Everest - 2005
At 29,035 feet (8850 meters), Mount Everest is the highest point on the globe. Rising high out of the great range of the Himalaya, Mount Everest is still one of climbing's great accomplishments for a mountaineer to attempt. Its danger and extreme altitude presents our current climbing team with the ultimate challenge in terms of team and individual commitment and safety. To learn more about this expedition, visit the expedition profile on ClimbingForACure.com.
Denali - 2004/2009
In the Spring of 2004/2009, CFAC set its sights on the "High One", or Denali, located in Alaska. Denali, standing at 20,320 feet, is known as one of the crowning jewels in North American mountaineering. Heavy gear hauling, extreme arctic weather and thin air made this peak a great challenge for two expedition attempts in 2004 back-to-back and a summit of the "High One" in 2009.
Imja Tse - Lobuche East 2003
In the Spring of 2003, CFAC garnered the interest and support of over 15 climbers and trekkers interested in climbing and trekking in the Nepal Himalaya. CFAC decided to attempt a two-peak expedition goal, climbing Lobuche East first and then the venerable Imja Tse. Though both are trekking peaks, Lobuche East definitively is a true mountaineering peak with difficulty climbing terrain high above 19.000 feet. The support trek team laid the foundation for both a fun and close expedition experience.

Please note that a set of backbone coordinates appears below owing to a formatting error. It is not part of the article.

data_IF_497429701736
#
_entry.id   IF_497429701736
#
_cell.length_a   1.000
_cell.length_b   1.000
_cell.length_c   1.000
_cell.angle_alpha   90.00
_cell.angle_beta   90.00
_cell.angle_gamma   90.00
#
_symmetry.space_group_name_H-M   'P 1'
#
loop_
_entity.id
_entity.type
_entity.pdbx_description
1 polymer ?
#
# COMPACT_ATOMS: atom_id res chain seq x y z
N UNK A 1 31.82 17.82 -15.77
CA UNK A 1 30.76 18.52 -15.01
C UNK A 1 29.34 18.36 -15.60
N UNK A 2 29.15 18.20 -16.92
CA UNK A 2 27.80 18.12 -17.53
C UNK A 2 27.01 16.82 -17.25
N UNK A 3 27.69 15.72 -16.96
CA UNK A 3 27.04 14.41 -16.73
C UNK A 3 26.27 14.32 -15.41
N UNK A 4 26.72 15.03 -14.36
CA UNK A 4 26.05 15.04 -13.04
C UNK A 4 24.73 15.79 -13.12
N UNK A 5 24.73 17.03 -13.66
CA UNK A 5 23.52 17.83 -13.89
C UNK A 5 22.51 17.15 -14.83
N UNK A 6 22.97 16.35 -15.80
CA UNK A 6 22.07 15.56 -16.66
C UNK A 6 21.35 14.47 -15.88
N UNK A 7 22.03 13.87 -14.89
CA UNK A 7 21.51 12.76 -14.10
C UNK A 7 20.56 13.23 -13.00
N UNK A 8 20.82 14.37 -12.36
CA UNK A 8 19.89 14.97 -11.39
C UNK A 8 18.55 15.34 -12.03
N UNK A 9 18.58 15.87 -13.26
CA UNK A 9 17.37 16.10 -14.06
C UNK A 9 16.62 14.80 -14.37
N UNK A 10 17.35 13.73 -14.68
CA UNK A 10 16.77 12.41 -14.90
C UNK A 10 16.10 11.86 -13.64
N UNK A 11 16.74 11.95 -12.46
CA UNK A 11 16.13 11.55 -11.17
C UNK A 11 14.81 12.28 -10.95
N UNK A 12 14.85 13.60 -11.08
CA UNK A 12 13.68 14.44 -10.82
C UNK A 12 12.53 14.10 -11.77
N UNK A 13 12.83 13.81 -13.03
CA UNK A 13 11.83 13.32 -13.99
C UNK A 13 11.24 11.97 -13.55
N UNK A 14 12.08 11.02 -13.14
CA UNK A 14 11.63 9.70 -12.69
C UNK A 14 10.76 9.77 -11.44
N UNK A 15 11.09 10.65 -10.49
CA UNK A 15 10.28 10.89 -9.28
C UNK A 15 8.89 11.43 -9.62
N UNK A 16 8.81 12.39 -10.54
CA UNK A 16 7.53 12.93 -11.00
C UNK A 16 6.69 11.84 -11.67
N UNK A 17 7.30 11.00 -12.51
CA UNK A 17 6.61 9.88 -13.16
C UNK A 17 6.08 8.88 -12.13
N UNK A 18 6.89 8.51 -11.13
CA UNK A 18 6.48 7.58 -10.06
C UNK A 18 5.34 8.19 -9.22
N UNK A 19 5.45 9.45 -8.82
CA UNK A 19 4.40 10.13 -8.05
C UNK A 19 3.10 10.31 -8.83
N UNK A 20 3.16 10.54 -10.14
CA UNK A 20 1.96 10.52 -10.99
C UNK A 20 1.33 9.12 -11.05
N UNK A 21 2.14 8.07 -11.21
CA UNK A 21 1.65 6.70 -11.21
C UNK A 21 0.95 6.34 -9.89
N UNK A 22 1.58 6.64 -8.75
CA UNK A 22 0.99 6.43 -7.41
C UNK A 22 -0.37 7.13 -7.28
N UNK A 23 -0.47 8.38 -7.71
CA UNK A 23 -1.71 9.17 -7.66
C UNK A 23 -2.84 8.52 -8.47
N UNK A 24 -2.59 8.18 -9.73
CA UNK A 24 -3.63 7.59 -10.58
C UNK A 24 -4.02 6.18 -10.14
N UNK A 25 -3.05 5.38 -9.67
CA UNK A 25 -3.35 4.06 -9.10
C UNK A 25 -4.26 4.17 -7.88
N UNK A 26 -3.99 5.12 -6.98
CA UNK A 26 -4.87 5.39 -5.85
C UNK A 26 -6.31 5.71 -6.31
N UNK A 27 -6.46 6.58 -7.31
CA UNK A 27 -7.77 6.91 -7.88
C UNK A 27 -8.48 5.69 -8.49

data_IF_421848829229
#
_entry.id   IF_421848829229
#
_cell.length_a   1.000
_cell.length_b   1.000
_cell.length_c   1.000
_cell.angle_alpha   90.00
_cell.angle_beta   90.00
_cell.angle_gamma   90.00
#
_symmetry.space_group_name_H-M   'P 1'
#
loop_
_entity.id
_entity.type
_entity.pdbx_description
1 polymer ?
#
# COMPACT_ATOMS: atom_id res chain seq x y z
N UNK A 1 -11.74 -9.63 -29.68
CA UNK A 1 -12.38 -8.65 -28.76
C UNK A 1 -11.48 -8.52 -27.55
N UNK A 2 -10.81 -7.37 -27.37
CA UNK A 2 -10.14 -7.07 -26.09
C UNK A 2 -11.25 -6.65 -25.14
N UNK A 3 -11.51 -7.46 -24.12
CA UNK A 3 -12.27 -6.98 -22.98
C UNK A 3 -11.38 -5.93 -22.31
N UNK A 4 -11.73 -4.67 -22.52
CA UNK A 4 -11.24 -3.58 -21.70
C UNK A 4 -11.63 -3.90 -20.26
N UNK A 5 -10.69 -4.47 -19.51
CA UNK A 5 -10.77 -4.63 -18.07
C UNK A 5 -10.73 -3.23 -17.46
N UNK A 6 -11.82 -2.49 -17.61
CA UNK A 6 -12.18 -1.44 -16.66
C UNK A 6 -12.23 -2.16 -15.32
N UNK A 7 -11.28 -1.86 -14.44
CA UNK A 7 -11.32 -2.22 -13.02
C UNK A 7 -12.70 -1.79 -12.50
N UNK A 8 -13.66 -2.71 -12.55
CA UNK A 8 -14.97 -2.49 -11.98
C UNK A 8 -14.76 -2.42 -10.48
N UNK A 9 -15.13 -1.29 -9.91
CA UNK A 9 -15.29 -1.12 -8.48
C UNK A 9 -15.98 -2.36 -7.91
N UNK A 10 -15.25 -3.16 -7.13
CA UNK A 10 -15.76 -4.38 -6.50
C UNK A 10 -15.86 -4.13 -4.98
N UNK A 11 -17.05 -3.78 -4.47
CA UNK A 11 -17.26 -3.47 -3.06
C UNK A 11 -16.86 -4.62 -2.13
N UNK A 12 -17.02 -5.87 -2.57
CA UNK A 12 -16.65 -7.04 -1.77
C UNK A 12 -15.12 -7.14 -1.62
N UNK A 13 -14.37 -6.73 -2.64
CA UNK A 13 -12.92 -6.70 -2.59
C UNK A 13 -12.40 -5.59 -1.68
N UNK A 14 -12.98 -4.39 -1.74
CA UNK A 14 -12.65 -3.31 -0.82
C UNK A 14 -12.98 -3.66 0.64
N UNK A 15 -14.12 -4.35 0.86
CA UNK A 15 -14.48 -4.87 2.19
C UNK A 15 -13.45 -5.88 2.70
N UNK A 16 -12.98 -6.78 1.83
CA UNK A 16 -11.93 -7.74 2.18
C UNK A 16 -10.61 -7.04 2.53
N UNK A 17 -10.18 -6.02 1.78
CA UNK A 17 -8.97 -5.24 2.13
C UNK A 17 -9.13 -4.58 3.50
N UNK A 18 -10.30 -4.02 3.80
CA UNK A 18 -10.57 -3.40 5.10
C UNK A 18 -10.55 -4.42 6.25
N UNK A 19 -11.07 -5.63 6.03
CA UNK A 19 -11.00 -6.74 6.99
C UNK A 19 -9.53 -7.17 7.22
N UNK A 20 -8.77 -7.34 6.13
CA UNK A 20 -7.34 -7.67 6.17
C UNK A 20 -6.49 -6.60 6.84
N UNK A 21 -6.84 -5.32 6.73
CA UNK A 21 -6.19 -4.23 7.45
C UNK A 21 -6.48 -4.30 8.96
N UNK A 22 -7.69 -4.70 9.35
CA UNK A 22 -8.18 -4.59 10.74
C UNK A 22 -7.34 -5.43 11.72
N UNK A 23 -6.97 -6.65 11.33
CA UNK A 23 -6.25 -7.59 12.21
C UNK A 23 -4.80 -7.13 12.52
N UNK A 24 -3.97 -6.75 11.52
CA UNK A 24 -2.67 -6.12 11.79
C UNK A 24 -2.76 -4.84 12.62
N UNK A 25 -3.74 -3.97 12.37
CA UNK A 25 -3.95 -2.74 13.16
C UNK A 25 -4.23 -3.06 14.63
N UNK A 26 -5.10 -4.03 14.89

Monte Pissis - 2002
In 2002, Robert embarked to climb Monte Pissis, the third highest peak in the Western Hemisphere. Standing at 22,287 feet, Monte Pissis is in the high and remote Atacama Desert in Argentina. Though Robert did not summit Monte Pissis (3 other team members did), his experience on this seldom climbed peak illustrate the driven abilities required for a climber to engage such a formidable challenge.
Imja Tse 2001
In the Fall of 2001, Climbing For A Cure (CFAC) was founded. Imja Tse, or Island Peak was the first peak to be attempted for CFAC. It is called a "trekking peak" in the Nepal Himalaya keeping the price of a permit to a minimum. Founder Robert Chang and a small group of 5 of his friend departed 17 days after the September 11, 2001 tragedy in New York City. Standing at 20,30 feet, Imja Tse is still a fine peak to climb and the team's success was a first true tribute to Robert's sister, Marie.
2000 Everest Environmental Expedition
In 2000, Robert was a member of the American Everest Environmental Expedition that recovered over 600 oxygen bottles from the highest points of Mount Everest. The team also recovered over 1000 pounds of trash from the high camps on the mountain. This was marked as one of the largest, singular high altitude clean ups executed above 25,000 feet.
Ama Dablam - Spring and Fall 1997
In the Spring and Fall of 1997, Robert climbed the renowned peak Ama Dablam. Standing at 22,349 feet, Ama is known as the Matterhorn of the Himalaya. 9 1/2 miles south of Mount Everest, Ama Dablam presents a climber with different types of climbing, from steep rock, ice to snow, it requires a climber to be well versed in all disciplines of alpinism. Robert attained the summit of this cherished peak in the fall of 1997.